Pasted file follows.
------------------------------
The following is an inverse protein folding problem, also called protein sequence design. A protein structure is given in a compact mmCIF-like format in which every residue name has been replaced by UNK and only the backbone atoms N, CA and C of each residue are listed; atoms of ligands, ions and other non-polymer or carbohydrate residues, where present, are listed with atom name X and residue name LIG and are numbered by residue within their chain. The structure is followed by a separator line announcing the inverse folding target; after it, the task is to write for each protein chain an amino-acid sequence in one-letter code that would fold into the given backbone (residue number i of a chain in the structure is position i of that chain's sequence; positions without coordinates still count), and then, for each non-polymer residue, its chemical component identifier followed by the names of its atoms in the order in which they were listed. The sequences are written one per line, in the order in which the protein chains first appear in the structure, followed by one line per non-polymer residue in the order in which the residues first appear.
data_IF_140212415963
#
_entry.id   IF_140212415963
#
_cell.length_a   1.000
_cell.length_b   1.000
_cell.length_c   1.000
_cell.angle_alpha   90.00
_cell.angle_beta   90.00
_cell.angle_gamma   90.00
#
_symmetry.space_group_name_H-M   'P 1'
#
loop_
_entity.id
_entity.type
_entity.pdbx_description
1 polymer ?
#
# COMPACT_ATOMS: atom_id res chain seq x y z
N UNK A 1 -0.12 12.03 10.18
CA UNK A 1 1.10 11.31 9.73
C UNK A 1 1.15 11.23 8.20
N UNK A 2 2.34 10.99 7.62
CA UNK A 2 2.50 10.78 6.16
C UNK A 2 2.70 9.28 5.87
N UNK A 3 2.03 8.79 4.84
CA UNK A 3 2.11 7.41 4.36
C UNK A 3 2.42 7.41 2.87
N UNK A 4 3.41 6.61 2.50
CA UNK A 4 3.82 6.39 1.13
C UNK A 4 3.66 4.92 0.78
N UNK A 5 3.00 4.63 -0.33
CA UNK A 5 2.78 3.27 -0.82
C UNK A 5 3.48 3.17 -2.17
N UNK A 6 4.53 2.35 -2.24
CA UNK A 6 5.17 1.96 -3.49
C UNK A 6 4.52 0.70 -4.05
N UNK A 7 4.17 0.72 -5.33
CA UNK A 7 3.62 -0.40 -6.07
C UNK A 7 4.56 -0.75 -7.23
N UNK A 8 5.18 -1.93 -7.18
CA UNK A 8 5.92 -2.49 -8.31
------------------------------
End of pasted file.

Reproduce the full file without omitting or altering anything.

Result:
The following is an inverse protein folding problem, also called protein sequence design. A protein structure is given in a compact mmCIF-like format in which every residue name has been replaced by UNK and only the backbone atoms N, CA and C of each residue are listed; atoms of ligands, ions and other non-polymer or carbohydrate residues, where present, are listed with atom name X and residue name LIG and are numbered by residue within their chain. The structure is followed by a separator line announcing the inverse folding target; after it, the task is to write for each protein chain an amino-acid sequence in one-letter code that would fold into the given backbone (residue number i of a chain in the structure is position i of that chain's sequence; positions without coordinates still count), and then, for each non-polymer residue, its chemical component identifier followed by the names of its atoms in the order in which they were listed. The sequences are written one per line, in the order in which the protein chains first appear in the structure, followed by one line per non-polymer residue in the order in which the residues first appear.
data_IF_140212415963
#
_entry.id   IF_140212415963
#
_cell.length_a   1.000
_cell.length_b   1.000
_cell.length_c   1.000
_cell.angle_alpha   90.00
_cell.angle_beta   90.00
_cell.angle_gamma   90.00
#
_symmetry.space_group_name_H-M   'P 1'
#
loop_
_entity.id
_entity.type
_entity.pdbx_description
1 polymer ?
#
# COMPACT_ATOMS: atom_id res chain seq x y z
N UNK A 1 -0.12 12.03 10.18
CA UNK A 1 1.10 11.31 9.73
C UNK A 1 1.15 11.23 8.20
N UNK A 2 2.34 10.99 7.62
CA UNK A 2 2.50 10.78 6.16
C UNK A 2 2.70 9.28 5.87
N UNK A 3 2.03 8.79 4.84
CA UNK A 3 2.11 7.41 4.36
C UNK A 3 2.42 7.41 2.87
N UNK A 4 3.41 6.61 2.50
CA UNK A 4 3.82 6.39 1.13
C UNK A 4 3.66 4.92 0.78
N UNK A 5 3.00 4.63 -0.33
CA UNK A 5 2.78 3.27 -0.82
C UNK A 5 3.48 3.17 -2.17
N UNK A 6 4.53 2.35 -2.24
CA UNK A 6 5.17 1.96 -3.49
C UNK A 6 4.52 0.70 -4.05
N UNK A 7 4.17 0.72 -5.33
CA UNK A 7 3.62 -0.40 -6.07
C UNK A 7 4.56 -0.75 -7.23
N UNK A 8 5.18 -1.93 -7.18
CA UNK A 8 5.92 -2.49 -8.31